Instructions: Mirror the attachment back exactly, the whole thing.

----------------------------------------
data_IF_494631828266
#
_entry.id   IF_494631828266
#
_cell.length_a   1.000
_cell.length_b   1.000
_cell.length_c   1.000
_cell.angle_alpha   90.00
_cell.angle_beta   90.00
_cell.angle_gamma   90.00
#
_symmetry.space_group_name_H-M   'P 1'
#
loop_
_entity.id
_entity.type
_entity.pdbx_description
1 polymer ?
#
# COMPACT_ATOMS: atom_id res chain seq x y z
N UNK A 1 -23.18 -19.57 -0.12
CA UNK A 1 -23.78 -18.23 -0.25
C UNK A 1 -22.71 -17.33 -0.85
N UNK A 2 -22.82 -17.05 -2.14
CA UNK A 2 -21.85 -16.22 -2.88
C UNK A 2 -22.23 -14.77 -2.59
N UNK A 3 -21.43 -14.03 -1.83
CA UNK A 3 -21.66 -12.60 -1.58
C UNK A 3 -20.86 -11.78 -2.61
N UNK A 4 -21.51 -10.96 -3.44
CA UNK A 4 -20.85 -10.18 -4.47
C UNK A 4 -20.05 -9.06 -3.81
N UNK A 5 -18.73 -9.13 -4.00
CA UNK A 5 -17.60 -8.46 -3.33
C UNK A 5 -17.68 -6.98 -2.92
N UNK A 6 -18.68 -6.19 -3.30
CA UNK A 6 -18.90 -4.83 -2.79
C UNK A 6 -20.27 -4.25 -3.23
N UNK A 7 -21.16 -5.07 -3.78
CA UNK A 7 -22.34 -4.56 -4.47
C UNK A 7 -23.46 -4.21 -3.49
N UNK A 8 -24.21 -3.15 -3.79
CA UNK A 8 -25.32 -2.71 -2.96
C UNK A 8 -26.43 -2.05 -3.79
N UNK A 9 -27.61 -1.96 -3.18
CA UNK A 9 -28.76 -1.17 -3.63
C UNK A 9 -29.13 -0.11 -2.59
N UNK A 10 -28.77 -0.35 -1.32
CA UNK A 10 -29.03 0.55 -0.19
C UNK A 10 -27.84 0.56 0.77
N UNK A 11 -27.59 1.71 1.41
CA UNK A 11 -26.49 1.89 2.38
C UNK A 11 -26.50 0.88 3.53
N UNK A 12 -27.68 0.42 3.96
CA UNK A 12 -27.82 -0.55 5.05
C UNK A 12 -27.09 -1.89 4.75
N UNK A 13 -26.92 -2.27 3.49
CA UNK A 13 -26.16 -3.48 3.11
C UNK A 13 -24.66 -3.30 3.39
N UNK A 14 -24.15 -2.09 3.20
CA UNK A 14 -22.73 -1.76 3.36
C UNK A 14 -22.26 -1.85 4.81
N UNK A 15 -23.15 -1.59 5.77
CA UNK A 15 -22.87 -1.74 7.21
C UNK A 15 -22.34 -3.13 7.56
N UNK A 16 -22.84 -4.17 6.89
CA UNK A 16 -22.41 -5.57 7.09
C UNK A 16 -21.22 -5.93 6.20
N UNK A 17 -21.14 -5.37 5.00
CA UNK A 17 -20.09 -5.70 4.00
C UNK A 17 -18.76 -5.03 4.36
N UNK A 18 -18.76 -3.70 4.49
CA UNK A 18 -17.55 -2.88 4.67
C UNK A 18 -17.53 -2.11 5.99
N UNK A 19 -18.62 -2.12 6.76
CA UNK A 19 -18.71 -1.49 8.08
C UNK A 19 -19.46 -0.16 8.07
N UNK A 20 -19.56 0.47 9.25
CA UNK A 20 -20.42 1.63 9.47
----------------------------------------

data_IF_494631828266
#
_entry.id   IF_494631828266
#
_cell.length_a   1.000
_cell.length_b   1.000
_cell.length_c   1.000
_cell.angle_alpha   90.00
_cell.angle_beta   90.00
_cell.angle_gamma   90.00
#
_symmetry.space_group_name_H-M   'P 1'
#
loop_
_entity.id
_entity.type
_entity.pdbx_description
1 polymer ?
#
# COMPACT_ATOMS: atom_id res chain seq x y z
N UNK A 1 -23.18 -19.57 -0.12
CA UNK A 1 -23.78 -18.23 -0.25
C UNK A 1 -22.71 -17.33 -0.85
N UNK A 2 -22.82 -17.05 -2.14
CA UNK A 2 -21.85 -16.22 -2.88
C UNK A 2 -22.23 -14.77 -2.59
N UNK A 3 -21.43 -14.03 -1.83
CA UNK A 3 -21.66 -12.60 -1.58
C UNK A 3 -20.86 -11.78 -2.61
N UNK A 4 -21.51 -10.96 -3.44
CA UNK A 4 -20.85 -10.18 -4.47
C UNK A 4 -20.05 -9.06 -3.81
N UNK A 5 -18.73 -9.13 -4.00
CA UNK A 5 -17.60 -8.46 -3.33
C UNK A 5 -17.68 -6.98 -2.92
N UNK A 6 -18.68 -6.19 -3.30
CA UNK A 6 -18.90 -4.83 -2.79
C UNK A 6 -20.27 -4.25 -3.23
N UNK A 7 -21.16 -5.07 -3.78
CA UNK A 7 -22.34 -4.56 -4.47
C UNK A 7 -23.46 -4.21 -3.49
N UNK A 8 -24.21 -3.15 -3.79
CA UNK A 8 -25.32 -2.71 -2.96
C UNK A 8 -26.43 -2.05 -3.79
N UNK A 9 -27.61 -1.96 -3.18
CA UNK A 9 -28.76 -1.17 -3.63
C UNK A 9 -29.13 -0.11 -2.59
N UNK A 10 -28.77 -0.35 -1.32
CA UNK A 10 -29.03 0.55 -0.19
C UNK A 10 -27.84 0.56 0.77
N UNK A 11 -27.59 1.71 1.41
CA UNK A 11 -26.49 1.89 2.38
C UNK A 11 -26.50 0.88 3.53
N UNK A 12 -27.68 0.42 3.96
CA UNK A 12 -27.82 -0.55 5.05
C UNK A 12 -27.09 -1.89 4.75
N UNK A 13 -26.92 -2.27 3.49
CA UNK A 13 -26.16 -3.48 3.11
C UNK A 13 -24.66 -3.30 3.39
N UNK A 14 -24.15 -2.09 3.20
CA UNK A 14 -22.73 -1.76 3.36
C UNK A 14 -22.26 -1.85 4.81
N UNK A 15 -23.15 -1.59 5.77
CA UNK A 15 -22.87 -1.74 7.21
C UNK A 15 -22.34 -3.13 7.56
N UNK A 16 -22.84 -4.17 6.89
CA UNK A 16 -22.41 -5.57 7.09
C UNK A 16 -21.22 -5.93 6.20
N UNK A 17 -21.14 -5.37 5.00
CA UNK A 17 -20.09 -5.70 4.00
C UNK A 17 -18.76 -5.03 4.36
N UNK A 18 -18.76 -3.70 4.49
CA UNK A 18 -17.55 -2.88 4.67
C UNK A 18 -17.53 -2.11 5.99
N UNK A 19 -18.62 -2.12 6.76
CA UNK A 19 -18.71 -1.49 8.08
C UNK A 19 -19.46 -0.16 8.07
N UNK A 20 -19.56 0.47 9.25
CA UNK A 20 -20.42 1.63 9.47